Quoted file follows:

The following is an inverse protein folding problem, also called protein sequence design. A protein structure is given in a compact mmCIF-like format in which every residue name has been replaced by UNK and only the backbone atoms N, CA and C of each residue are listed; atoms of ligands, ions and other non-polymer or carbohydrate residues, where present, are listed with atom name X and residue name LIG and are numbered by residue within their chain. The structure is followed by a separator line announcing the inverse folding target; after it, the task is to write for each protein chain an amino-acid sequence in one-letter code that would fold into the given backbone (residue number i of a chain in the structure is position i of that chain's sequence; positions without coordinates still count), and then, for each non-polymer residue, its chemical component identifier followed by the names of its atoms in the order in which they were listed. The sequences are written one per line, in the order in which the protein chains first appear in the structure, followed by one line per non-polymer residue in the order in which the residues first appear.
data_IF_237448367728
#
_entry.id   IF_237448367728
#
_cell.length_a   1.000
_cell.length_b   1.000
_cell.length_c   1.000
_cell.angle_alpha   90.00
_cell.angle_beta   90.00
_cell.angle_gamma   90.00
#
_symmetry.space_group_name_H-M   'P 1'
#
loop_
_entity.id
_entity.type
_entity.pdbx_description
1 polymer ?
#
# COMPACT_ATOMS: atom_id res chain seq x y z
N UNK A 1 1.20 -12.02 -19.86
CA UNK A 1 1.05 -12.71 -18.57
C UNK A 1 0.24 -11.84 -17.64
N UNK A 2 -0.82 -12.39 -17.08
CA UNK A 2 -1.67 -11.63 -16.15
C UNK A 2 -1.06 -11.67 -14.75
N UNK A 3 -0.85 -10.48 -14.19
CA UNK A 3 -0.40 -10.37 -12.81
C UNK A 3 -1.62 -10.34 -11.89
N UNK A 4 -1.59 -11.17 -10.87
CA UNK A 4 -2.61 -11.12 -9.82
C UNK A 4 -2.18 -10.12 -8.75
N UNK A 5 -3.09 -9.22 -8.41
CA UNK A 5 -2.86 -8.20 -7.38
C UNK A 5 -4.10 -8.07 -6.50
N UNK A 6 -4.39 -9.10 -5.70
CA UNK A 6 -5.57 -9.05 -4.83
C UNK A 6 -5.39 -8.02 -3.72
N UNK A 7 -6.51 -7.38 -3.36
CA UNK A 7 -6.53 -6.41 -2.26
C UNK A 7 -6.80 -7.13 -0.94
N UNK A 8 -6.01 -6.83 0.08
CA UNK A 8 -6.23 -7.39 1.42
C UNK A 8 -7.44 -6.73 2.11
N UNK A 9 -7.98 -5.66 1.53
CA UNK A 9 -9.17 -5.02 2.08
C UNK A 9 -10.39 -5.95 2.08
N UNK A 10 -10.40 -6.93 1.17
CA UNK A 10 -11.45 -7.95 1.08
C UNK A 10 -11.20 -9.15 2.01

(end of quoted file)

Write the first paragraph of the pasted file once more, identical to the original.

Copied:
The following is an inverse protein folding problem, also called protein sequence design. A protein structure is given in a compact mmCIF-like format in which every residue name has been replaced by UNK and only the backbone atoms N, CA and C of each residue are listed; atoms of ligands, ions and other non-polymer or carbohydrate residues, where present, are listed with atom name X and residue name LIG and are numbered by residue within their chain. The structure is followed by a separator line announcing the inverse folding target; after it, the task is to write for each protein chain an amino-acid sequence in one-letter code that would fold into the given backbone (residue number i of a chain in the structure is position i of that chain's sequence; positions without coordinates still count), and then, for each non-polymer residue, its chemical component identifier followed by the names of its atoms in the order in which they were listed. The sequences are written one per line, in the order in which the protein chains first appear in the structure, followed by one line per non-polymer residue in the order in which the residues first appear.